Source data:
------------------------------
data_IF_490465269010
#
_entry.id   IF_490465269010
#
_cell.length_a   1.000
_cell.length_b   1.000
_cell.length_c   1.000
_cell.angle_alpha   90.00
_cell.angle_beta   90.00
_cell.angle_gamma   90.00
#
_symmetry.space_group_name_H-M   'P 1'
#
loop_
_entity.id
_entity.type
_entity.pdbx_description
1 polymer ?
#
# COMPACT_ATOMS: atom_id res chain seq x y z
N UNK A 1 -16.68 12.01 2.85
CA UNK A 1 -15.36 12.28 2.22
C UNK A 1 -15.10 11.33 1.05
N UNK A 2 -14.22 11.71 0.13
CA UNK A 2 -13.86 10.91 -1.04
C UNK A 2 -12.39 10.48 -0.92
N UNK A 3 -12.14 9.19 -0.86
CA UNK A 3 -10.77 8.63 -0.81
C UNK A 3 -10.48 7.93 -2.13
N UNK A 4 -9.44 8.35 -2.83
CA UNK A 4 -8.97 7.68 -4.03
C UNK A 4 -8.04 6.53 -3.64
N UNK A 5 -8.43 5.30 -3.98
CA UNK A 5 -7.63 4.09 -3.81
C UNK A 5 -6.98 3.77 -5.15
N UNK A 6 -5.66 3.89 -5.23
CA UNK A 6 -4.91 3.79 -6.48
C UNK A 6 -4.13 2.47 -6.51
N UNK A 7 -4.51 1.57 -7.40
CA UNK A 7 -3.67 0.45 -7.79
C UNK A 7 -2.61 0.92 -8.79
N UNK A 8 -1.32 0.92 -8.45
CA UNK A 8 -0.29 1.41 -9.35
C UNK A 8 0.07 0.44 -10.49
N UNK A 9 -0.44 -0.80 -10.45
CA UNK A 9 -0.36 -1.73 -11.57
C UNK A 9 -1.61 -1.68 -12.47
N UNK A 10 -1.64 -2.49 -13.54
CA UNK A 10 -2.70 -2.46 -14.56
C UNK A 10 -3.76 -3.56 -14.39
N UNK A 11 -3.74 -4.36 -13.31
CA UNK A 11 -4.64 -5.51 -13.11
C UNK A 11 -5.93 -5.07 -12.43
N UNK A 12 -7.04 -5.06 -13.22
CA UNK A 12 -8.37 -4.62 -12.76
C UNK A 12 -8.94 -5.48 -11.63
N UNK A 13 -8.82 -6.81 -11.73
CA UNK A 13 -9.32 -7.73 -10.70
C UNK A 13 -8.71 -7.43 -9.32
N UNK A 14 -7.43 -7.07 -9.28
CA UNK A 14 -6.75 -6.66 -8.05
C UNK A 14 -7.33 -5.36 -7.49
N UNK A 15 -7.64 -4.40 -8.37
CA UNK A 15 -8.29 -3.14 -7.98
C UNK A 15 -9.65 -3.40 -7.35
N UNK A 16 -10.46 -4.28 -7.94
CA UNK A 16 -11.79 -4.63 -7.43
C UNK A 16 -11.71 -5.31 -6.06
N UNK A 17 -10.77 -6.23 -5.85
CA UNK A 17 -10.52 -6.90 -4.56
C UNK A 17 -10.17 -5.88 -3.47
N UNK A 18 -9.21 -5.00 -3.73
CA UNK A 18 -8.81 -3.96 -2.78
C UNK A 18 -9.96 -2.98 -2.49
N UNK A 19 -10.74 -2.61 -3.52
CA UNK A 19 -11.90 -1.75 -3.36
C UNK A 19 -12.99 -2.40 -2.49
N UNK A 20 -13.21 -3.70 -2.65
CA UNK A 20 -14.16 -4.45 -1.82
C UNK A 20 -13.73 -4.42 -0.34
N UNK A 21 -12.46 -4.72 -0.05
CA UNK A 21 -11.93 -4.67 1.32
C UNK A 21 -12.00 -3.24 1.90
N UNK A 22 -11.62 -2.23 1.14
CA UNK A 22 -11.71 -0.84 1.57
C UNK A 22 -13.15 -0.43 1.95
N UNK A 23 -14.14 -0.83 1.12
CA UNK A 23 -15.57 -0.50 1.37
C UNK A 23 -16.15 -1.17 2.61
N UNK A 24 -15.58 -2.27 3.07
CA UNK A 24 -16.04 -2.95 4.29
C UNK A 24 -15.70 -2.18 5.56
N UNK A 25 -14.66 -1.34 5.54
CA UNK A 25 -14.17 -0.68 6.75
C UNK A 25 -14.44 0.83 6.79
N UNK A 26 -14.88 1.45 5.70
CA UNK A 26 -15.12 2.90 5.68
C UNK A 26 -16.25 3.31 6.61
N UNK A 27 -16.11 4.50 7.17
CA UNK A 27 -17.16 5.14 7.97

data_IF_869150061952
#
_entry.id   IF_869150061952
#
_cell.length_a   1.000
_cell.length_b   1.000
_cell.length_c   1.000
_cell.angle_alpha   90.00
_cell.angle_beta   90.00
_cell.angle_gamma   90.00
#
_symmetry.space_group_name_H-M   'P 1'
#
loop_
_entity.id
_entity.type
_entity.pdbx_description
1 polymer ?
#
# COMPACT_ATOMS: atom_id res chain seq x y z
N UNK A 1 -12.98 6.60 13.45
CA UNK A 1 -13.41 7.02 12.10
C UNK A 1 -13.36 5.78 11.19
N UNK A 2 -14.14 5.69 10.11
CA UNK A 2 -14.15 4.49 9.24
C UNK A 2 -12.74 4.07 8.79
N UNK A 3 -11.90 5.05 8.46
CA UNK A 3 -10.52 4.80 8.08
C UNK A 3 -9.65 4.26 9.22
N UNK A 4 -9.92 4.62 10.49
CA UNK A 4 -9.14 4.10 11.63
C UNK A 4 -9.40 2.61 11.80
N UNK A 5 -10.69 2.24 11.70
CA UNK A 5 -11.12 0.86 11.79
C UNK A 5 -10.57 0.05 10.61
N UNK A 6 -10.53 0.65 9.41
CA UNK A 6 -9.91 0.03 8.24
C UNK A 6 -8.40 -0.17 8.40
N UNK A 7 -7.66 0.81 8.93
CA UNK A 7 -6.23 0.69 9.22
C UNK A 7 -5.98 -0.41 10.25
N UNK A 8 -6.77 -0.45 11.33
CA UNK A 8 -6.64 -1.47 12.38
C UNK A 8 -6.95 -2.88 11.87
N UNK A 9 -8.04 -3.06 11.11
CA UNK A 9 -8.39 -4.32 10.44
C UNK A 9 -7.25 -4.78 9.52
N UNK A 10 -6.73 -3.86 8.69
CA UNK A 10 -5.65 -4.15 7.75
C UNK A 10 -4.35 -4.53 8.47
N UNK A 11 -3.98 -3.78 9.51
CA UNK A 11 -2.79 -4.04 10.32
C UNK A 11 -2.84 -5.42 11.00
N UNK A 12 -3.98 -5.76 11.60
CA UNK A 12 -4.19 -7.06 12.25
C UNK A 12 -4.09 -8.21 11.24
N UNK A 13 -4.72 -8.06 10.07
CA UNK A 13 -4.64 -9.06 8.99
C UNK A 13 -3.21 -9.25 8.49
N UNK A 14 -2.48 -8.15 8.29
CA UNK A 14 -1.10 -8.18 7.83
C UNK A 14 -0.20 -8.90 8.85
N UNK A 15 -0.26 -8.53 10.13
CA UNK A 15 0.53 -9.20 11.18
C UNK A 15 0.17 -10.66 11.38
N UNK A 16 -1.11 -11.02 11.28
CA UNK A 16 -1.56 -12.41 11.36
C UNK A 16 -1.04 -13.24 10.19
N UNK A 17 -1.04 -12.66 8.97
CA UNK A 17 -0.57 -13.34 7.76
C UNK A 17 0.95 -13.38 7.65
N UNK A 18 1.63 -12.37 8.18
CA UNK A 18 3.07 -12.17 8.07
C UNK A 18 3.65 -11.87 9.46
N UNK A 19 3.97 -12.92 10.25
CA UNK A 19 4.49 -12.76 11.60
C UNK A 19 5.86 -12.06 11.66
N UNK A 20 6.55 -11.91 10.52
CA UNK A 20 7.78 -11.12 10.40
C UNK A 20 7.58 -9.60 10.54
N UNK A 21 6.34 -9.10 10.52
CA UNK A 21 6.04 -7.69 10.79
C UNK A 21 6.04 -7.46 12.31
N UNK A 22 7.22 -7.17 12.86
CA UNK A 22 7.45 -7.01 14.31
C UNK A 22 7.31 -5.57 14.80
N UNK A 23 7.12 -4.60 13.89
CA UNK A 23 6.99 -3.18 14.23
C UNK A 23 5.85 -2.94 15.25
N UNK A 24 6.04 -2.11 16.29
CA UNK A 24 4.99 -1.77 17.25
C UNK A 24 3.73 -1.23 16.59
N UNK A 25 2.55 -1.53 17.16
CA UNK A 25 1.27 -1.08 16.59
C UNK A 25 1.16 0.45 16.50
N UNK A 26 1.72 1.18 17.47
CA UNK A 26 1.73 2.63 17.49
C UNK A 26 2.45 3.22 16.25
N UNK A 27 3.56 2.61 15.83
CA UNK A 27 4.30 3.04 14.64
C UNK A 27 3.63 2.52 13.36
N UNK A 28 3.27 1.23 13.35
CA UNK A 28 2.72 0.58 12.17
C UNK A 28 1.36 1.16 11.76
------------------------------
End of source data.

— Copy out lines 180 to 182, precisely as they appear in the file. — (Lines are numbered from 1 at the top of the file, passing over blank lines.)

C UNK A 20 7.58 -9.60 10.54
N UNK A 21 6.34 -9.10 10.52
CA UNK A 21 6.04 -7.69 10.79